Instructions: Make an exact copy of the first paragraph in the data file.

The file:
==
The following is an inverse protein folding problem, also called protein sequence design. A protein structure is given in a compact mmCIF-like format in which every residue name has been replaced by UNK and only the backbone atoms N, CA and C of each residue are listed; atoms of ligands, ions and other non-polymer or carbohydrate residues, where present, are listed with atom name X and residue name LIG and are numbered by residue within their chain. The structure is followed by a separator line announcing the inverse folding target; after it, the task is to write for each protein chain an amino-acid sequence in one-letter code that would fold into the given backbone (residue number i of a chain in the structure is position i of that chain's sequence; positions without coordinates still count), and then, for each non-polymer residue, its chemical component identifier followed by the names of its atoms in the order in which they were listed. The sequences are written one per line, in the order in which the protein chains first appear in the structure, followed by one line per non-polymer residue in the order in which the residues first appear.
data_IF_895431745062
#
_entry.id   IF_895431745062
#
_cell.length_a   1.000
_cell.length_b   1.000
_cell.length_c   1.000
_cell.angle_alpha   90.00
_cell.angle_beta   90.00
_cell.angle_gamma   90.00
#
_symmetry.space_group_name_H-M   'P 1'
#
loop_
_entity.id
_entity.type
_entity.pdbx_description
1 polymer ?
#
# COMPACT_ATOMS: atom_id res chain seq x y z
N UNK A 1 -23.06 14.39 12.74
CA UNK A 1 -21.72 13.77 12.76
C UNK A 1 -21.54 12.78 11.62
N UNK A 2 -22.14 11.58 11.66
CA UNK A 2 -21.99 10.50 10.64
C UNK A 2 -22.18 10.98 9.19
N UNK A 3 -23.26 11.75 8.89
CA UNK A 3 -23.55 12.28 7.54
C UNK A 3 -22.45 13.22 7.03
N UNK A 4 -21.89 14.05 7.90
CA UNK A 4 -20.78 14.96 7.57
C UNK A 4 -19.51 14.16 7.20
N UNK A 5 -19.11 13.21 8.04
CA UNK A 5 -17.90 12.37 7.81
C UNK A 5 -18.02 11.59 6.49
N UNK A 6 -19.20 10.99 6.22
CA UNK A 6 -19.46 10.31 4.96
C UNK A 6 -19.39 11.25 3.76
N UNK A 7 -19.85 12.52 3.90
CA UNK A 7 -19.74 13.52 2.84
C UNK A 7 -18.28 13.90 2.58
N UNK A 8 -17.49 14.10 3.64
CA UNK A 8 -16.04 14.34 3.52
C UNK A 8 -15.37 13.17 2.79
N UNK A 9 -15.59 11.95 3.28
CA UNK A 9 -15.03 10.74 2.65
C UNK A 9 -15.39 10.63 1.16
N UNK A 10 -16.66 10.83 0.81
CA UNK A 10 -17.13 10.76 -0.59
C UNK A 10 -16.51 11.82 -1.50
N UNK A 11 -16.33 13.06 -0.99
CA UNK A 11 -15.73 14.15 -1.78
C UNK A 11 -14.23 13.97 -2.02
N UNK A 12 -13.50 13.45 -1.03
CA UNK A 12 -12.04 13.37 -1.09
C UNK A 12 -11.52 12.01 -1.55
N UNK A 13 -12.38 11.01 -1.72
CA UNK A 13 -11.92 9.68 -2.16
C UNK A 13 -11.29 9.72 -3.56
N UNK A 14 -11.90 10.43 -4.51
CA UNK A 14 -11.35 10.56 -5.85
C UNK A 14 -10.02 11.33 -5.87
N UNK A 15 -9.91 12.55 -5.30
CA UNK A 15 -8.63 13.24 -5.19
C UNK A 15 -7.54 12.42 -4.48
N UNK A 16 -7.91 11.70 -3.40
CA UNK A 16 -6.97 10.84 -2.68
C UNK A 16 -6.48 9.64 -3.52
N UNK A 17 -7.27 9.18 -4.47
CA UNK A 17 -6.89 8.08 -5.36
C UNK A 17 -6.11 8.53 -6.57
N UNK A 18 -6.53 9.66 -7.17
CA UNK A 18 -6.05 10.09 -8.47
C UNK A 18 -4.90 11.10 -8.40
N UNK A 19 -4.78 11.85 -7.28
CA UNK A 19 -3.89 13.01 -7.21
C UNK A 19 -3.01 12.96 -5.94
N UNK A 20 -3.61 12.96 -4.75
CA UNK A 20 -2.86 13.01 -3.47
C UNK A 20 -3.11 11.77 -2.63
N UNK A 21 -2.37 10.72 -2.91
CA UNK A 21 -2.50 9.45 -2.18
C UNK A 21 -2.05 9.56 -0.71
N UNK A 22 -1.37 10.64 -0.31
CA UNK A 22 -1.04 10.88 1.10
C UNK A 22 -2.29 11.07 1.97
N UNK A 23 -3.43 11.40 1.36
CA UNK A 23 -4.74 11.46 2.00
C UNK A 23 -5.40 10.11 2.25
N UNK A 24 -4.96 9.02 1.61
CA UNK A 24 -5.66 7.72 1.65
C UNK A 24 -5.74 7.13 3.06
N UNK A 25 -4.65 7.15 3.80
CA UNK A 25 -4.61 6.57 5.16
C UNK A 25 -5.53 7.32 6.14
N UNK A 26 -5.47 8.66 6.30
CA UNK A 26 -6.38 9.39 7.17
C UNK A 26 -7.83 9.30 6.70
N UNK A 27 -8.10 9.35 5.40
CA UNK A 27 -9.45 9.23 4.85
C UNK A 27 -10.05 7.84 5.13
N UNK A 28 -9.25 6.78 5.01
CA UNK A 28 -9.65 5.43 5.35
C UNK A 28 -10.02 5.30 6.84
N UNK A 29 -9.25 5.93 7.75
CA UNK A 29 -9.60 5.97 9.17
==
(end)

The following is an inverse protein folding problem, also called protein sequence design. A protein structure is given in a compact mmCIF-like format in which every residue name has been replaced by UNK and only the backbone atoms N, CA and C of each residue are listed; atoms of ligands, ions and other non-polymer or carbohydrate residues, where present, are listed with atom name X and residue name LIG and are numbered by residue within their chain. The structure is followed by a separator line announcing the inverse folding target; after it, the task is to write for each protein chain an amino-acid sequence in one-letter code that would fold into the given backbone (residue number i of a chain in the structure is position i of that chain's sequence; positions without coordinates still count), and then, for each non-polymer residue, its chemical component identifier followed by the names of its atoms in the order in which they were listed. The sequences are written one per line, in the order in which the protein chains first appear in the structure, followed by one line per non-polymer residue in the order in which the residues first appear.